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Sleeping Tips for Kids With Special Needs

How to get sleep on track and deal with common sleep challenges

Malia Jacobson

Published on: June 24, 2020

mother kissing her child with down syndrome at naptime

Many children living with disabilities or special needs also face significant sleep challenges, a draining double-whammy that leaves millions of parents and children exhausted. The National Association of School Psychologists reports that as many as 30 percent of children may have a sleep disorder, but rates are much higher among children with disabilities.

Recent studies published in Pediatrics link childhood snoring and sleep apnea, or “sleep disordered breathing,” (SBD) to behavioral problems and an increased need for special education. In fact, SBD is strongly associated with conditions like Down syndrome and cerebral palsy. What’s more, sleep problems can be especially devastating to children with disabilities, because the resulting sleep deprivation can worsen the symptoms of their existing medical or behavioral problems, says Carole L. Marcus, M.D., director CHOP Sleep Center in Philadelphia.

Night rumbles: snoring and sleep apnea

Most children snore once in a while, and 10 percent of kids snore most nights. But these nighttime noises shouldn’t be dismissed as typical: researchers now believe that snoring is on the same spectrum as sleep apnea, a disorder characterized by pauses in breathing that cause brief awakening. Left untreated, sleep apnea can contribute to behavioral problems and learning difficulties, even hyperactivity. A study by the American College of Chest Physicians found that children who snored loudly were twice as likely to have learning impairment. The potential impact is so severe that the American Academy of Pediatrics recommends that all children who snore be screened for sleep apnea, says Robert Heinle, M.D., of the Nemours/Alfred I. duPont Hospital for Children Sleep Lab in Wilmington, Delaware.

Other SDB warning signs include sleeping in strange positions, experiencing night terrors, bedwetting or perspiring during sleep, says Renee Turchi, M.D., a board-certified pediatrician with St. Christopher's Hospital for Children in Philadelphia.

How to help:

The good news: Nearly all otherwise-healthy children with sleep apnea respond well to having the tonsils removed, says Marcus. Back-sleeping can exacerbate snoring; regular snorers or those with sleep apnea should choose another position (“back to sleep” is still best for babies, though).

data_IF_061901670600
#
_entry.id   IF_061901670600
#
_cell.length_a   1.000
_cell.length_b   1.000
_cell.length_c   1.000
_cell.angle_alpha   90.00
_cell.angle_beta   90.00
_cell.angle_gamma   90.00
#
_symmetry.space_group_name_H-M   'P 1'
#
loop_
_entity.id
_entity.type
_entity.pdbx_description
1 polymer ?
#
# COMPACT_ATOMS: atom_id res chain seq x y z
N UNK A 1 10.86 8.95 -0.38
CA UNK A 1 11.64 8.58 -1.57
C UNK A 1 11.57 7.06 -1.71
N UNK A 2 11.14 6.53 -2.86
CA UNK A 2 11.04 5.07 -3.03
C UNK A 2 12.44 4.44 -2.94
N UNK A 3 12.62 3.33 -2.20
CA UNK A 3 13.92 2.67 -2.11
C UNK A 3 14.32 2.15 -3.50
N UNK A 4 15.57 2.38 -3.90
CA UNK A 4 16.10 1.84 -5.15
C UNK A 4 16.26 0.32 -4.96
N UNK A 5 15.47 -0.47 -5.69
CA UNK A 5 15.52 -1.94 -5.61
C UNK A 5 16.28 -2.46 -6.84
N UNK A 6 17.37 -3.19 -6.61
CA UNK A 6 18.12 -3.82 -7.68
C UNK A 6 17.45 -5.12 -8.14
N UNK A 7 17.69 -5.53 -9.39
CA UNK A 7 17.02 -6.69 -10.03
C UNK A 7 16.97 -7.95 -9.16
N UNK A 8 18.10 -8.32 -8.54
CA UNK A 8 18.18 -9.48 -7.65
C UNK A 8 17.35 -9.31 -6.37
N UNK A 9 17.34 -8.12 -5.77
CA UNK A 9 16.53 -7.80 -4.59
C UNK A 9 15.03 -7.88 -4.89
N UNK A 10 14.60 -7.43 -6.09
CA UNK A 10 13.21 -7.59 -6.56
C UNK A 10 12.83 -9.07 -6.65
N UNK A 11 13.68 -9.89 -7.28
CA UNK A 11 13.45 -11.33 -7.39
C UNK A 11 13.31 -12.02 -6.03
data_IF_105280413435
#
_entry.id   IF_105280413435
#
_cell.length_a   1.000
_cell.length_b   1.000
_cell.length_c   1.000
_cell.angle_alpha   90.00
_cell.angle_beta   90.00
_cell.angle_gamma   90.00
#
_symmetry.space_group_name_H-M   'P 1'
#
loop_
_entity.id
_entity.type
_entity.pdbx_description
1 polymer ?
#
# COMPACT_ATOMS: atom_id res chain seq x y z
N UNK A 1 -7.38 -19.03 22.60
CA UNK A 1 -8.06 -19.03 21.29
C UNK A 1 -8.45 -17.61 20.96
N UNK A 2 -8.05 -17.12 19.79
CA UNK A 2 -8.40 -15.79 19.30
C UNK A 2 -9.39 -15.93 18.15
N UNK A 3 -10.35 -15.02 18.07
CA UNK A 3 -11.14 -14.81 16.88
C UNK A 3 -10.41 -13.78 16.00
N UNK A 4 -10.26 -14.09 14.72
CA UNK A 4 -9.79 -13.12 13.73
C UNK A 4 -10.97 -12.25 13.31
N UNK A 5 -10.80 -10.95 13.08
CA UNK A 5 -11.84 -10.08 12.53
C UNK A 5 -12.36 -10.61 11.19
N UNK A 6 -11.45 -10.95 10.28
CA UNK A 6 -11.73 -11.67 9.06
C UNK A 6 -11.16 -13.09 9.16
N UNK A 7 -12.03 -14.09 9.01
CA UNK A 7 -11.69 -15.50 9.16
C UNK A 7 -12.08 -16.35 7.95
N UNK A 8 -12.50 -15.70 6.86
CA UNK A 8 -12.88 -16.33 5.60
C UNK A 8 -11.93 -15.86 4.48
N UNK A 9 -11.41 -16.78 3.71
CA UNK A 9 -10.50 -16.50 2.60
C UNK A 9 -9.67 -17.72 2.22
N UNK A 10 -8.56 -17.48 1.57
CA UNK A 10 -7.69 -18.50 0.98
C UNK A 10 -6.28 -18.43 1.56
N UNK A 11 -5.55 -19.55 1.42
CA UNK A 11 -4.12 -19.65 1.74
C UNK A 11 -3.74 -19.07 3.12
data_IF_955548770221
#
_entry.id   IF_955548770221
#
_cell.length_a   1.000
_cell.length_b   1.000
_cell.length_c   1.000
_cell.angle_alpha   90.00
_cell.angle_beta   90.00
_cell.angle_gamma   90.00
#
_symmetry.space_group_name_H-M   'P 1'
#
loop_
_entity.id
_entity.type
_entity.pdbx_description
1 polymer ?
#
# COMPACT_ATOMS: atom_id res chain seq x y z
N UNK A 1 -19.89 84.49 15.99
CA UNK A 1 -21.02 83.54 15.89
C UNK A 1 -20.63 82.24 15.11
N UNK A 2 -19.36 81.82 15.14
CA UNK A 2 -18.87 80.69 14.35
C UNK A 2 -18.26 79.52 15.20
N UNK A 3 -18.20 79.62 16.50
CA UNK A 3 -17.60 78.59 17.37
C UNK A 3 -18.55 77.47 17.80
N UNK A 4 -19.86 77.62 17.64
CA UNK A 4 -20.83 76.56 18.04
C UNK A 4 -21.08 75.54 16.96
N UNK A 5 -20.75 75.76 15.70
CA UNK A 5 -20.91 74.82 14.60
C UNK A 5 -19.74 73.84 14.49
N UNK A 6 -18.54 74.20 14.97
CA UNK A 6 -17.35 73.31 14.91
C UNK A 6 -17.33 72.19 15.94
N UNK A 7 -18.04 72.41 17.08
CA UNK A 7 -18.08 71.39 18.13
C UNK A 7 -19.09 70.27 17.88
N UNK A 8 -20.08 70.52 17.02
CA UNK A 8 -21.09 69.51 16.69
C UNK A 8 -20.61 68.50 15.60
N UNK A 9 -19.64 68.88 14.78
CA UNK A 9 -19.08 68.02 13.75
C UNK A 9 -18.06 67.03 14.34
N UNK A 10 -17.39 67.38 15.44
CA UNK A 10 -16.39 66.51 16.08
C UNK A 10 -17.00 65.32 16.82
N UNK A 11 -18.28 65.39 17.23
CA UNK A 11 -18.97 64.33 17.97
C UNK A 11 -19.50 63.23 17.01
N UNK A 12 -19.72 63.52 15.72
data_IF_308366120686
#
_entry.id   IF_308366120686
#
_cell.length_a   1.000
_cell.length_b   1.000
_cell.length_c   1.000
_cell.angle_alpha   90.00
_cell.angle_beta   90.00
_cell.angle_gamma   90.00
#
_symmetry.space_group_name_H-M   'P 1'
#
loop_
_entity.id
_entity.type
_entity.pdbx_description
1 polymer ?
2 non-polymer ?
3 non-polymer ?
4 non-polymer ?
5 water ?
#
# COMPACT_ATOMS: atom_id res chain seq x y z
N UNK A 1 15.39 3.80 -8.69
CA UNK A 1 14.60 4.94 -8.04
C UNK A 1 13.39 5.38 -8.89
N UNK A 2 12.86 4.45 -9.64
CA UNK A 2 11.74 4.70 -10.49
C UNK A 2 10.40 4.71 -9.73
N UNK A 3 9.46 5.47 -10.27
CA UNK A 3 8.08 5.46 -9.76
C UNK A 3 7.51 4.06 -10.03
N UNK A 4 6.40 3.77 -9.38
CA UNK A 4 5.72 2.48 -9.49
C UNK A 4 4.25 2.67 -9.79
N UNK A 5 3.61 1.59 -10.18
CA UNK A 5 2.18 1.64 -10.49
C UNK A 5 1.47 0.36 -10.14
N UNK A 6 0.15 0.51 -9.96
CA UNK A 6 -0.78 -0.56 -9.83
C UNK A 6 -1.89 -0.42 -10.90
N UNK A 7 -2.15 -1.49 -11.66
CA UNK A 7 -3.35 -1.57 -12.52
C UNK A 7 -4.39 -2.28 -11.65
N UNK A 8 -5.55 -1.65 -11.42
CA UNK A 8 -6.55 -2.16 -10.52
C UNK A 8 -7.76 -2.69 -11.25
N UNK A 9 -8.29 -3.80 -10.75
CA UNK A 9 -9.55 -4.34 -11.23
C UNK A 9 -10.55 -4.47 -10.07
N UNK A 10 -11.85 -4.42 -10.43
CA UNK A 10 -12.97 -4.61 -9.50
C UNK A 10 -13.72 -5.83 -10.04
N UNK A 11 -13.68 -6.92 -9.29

Beyond snoring: sleep and special needs

Rates of sleep apnea and other sleep troubles skyrocket for children with special needs. About two-thirds of children with Down syndrome have sleep apnea, says Marcus; a larger tongue, a small mid-face and lower muscle tone make these children more prone to SDB and apnea.

Children with cerebral palsy, spina bifida and other conditions associated with low muscle tone also have higher rates of sleep apnea. According to multiple studies, over half of children with Down syndrome ages 7–11 wake during the night, and nearly 40 percent wet the bed.

Children with autism can have difficulties with the circadian rhythm, the sleep-wake cycle that governs wakefulness and sleep, driving them to stay up too late, says Marcus. “Our brains regulate sleep, so if the brain is abnormal for any reason, sleep is going to be impacted, too.”

How to help:

Though some special-needs sleep problems are physiological in nature, such as those related to low muscle tone, many are behavioral, such as habitual night wakings, waking too early in the morning, or fighting bedtime.

“Often, parents may not set the same bedtime limits for children with disabilities that they set for other children,” says Marcus. Defining clear parameters for sleep —  including when bedtime occurs, where a child sleeps and what is an acceptable hour to wake in the morning — and gently yet firmly enforcing these household rules, night after night, can help get sleep on track for children.

Medications that impact sleep

Some medicines can negatively impact sleep for children. Talk to your pediatrician if your child experiences sleep problems and takes any of these medicines (do not discontinue a medicine or change dosage without first discussing it with your child’s primary care physician).

  • Stimulant medication often used to treat ADD/ADHD (methylphenidate, dextroamphetamine, methamphetamine)
  • Corticosteroids (Prednisone and other steroids)
  • Some cold and allergy medication (ephedrine, pseudoephedrine, Benadryl, Nyquil)
  • Thyroid medication (levothyroxine)
  • Anti-depressants: sertraline (Zoloft), paroxetine (Paxil) and escitalopram (Lexapro)
  • Some anti-convulsants (medicines used to treat seizures)
  • Diuretics

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